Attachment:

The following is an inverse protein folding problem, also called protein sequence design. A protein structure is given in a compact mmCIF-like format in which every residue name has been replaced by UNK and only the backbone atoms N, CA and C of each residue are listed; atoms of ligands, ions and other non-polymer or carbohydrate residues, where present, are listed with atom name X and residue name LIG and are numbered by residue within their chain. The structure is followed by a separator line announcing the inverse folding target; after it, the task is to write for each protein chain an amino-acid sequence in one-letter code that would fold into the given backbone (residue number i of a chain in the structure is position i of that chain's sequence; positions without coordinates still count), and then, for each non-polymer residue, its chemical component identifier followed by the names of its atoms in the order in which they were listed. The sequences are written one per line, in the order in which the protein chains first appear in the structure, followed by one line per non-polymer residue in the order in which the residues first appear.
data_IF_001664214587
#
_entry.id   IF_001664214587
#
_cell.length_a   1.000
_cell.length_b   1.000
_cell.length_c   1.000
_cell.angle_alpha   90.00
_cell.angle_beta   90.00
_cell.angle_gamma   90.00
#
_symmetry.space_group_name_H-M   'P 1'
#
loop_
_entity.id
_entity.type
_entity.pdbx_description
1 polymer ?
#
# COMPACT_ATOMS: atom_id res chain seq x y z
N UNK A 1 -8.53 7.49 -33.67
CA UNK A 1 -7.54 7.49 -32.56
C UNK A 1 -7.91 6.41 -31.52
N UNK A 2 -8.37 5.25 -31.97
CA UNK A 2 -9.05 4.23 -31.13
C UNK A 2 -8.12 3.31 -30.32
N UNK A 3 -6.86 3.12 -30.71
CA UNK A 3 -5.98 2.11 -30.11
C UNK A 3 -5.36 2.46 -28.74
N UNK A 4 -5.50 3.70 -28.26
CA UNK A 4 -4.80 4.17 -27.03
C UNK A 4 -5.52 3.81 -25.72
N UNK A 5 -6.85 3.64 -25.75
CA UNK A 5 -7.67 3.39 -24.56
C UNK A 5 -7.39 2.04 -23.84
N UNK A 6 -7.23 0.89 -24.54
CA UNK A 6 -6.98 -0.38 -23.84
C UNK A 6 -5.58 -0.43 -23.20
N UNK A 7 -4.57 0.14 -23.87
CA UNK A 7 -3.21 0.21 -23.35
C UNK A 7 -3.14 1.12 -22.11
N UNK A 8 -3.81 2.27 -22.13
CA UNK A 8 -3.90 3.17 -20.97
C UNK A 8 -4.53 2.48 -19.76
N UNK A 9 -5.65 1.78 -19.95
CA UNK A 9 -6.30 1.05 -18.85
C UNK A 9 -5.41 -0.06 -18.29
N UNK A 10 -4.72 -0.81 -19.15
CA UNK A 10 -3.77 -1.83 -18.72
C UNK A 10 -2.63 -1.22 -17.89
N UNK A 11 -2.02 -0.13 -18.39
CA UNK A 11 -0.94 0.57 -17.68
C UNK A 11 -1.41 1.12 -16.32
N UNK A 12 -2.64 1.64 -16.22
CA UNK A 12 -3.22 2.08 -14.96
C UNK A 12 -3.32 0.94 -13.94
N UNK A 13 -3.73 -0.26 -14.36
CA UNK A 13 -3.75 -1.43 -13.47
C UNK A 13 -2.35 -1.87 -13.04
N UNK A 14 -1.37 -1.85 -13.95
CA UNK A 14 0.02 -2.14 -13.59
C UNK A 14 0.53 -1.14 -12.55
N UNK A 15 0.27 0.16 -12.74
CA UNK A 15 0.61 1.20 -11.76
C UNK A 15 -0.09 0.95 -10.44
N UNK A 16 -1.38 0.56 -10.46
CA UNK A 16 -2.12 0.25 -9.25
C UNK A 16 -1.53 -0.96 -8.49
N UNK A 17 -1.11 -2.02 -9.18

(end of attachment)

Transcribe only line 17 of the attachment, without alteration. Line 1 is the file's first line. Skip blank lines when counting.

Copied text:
_entity.type